Feed alternatives for dairy herds
Feed alternatives for dairy herds
Integrating high yield crops, such as maize, to supplement pasture-based feed adds to the productivity of dairy farms
Dairy is New Zealand’s largest industry, generating more than $13 billion in export revenue each year. The Taranaki region, to the west of the North Island, is the third largest in terms of dairying – 11% of the nation’s 4.8 million dairy cows are grazed there. Dairy farmers throughout the remainder of New Zealand now integrate a range of crops into their farming systems to encourage pasture renewal and reduce pest and disease problems. However, dairy herds in the Taranaki region traditionally rely on pasture crops for their feed, and attempts to grow the productivity of their dairy farms have resulted in increased nitrogen fertiliser use, more intensive pasture management and importing feed into the farm system. These activities are now reaching logistical, environmental and economic limits, creating an opportunity to bring mixed cropping practices to farmers in the region and bring about a step change in the productivity of their enterprises.
Demonstrating the value of new crops
Pastures currently used by dairy farmers in Taranaki are often more than 30 years old. Introducing new, more productive pasture species can provide cows with more energy and ultimately increase the volume of high quality milk produced on the farm. This can be further supplemented through the introduction of high yielding crop species, such as brassicas or cereals. When integrated into the farming system, these crops provide a regular supply of cut or standing forage, particularly at times of the year when pasture productivity decreases.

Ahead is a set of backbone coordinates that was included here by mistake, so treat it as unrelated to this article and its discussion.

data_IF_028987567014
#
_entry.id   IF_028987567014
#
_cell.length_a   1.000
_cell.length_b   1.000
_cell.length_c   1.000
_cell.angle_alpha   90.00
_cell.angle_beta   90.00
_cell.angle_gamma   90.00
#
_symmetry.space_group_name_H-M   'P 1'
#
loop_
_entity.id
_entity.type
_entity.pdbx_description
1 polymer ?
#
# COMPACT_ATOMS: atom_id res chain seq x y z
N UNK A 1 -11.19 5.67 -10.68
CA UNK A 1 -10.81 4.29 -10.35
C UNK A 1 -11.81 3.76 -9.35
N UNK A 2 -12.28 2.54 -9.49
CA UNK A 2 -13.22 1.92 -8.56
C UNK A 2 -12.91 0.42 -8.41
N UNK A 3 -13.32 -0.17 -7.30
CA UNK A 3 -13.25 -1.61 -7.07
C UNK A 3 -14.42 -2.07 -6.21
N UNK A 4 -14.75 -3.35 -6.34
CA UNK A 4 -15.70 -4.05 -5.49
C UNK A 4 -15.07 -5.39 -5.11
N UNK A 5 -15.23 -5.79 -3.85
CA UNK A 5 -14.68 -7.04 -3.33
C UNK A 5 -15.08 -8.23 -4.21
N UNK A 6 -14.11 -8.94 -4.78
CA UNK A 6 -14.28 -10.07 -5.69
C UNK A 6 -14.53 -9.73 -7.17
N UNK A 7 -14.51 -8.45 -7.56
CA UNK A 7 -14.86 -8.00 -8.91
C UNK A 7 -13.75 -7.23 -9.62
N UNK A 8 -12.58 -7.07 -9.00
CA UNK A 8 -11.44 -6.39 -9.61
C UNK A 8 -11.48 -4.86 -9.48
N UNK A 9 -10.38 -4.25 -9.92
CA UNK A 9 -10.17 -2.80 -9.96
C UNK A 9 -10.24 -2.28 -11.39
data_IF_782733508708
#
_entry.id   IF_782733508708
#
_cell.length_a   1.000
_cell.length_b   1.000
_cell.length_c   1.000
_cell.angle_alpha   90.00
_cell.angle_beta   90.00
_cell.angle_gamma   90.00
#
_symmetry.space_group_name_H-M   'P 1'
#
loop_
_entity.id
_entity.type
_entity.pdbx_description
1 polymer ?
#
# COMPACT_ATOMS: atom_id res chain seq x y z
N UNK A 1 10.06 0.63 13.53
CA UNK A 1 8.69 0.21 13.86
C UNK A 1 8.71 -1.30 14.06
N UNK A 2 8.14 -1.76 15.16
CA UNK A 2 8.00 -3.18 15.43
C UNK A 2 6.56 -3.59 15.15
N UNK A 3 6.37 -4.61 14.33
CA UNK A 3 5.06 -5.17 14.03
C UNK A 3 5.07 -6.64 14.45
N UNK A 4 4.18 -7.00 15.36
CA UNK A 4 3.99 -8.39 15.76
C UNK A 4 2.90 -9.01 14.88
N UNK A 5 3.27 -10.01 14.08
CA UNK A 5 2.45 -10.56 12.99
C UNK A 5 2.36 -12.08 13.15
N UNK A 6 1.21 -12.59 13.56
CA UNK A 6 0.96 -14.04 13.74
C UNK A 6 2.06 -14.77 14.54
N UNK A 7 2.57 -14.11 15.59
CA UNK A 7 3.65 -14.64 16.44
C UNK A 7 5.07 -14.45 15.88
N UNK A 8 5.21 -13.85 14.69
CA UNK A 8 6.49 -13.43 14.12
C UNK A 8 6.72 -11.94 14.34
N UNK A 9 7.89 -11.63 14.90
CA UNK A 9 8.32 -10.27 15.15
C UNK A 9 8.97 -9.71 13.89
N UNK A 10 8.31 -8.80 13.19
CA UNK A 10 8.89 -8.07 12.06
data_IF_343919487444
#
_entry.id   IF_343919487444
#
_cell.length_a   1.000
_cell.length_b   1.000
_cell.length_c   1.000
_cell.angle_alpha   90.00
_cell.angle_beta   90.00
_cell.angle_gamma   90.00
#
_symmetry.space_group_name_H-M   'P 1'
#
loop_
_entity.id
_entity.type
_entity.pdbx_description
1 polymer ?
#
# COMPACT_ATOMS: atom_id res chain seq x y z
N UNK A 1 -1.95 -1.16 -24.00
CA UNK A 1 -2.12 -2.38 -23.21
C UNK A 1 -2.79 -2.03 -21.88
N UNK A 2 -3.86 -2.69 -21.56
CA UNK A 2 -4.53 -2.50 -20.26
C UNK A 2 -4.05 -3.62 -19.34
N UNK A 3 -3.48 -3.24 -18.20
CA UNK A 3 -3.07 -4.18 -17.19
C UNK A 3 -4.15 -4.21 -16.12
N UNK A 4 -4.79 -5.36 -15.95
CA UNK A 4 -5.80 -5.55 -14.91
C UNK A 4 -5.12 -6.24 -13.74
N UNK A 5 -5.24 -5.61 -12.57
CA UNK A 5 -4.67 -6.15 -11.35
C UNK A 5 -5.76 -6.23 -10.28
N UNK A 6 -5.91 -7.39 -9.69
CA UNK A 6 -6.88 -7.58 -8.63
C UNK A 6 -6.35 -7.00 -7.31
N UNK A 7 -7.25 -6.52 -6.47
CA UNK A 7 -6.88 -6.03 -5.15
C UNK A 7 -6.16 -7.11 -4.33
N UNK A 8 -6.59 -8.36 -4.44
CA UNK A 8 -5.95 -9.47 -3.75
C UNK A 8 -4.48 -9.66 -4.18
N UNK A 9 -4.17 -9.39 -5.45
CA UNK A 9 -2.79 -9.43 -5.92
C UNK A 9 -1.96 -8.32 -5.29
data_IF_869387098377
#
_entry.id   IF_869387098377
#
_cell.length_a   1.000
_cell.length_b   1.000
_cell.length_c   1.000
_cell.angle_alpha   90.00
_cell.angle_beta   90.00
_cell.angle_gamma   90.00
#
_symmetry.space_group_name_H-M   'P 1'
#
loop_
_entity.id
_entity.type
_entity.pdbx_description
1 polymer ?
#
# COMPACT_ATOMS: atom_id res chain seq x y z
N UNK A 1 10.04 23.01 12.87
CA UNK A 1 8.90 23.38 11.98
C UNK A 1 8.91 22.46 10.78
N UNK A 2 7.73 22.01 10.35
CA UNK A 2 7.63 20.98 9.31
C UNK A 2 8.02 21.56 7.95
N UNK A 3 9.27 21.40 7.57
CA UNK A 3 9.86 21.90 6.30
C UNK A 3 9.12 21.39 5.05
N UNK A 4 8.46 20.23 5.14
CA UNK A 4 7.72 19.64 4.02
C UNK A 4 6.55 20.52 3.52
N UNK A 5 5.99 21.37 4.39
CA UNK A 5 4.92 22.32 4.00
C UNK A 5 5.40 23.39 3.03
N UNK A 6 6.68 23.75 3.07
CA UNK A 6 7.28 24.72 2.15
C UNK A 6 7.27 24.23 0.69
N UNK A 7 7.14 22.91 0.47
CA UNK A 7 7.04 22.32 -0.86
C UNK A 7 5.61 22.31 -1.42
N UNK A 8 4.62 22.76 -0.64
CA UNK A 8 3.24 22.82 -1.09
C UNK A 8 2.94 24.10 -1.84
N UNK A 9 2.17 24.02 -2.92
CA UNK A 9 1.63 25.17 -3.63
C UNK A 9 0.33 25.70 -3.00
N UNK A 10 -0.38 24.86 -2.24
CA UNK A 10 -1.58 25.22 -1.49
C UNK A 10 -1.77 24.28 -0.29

Research at Plant & Food Research to improve the productivity of dairy farms began in 2007 on the Waimate West Demonstration Farm in Taranaki. By introducing a crop rotation system on several paddocks, each with a different combination of crops grown over a period of 12 to17 months, the research demonstrated crop productivity up to double that of pasture alone. By introducing these high yielding crops on just 10% of the farm, a 10% gain in productivity can be achieved, equating to a $500 per hectare advantage per year for farmers.
The introduction of cropping has also been shown to have a positive environmental impact, providing an additional technique for farmers to manage their soil health and improve the use of cow effluent. Results show that an economic advantage can be gained by reducing nitrogen fertiliser applications without compromising crop productivity.
Rolling out across the region
Analysis by DairyNZ estimates that if 20% of Taranaki dairy farmers adopt these systems, $16 million per annum would be added to the gross income of the region by 2015. Extrapolated across New Zealand’s dairy industry, this would add a minimum of $90 million to the annual gross income of dairy farmers.
Taranaki farmers are already adopting the technologies demonstrated during this research at the Waimate West Demonstration Farm. More are growing high yielding crops, such as maize, demonstrated by an increase in local seed sales of maize of 10-15% annually.
The research was funded through the Sustainable Farming Fund, with investments from the Waimate West Demonstration Farm Trust, Plant & Food Research, DairyNZ, PGG Wrightson Seeds, The Foundation for Arable Research, the Taranaki Regional Council, farmers in the region and a range of private companies.
Created: September 2012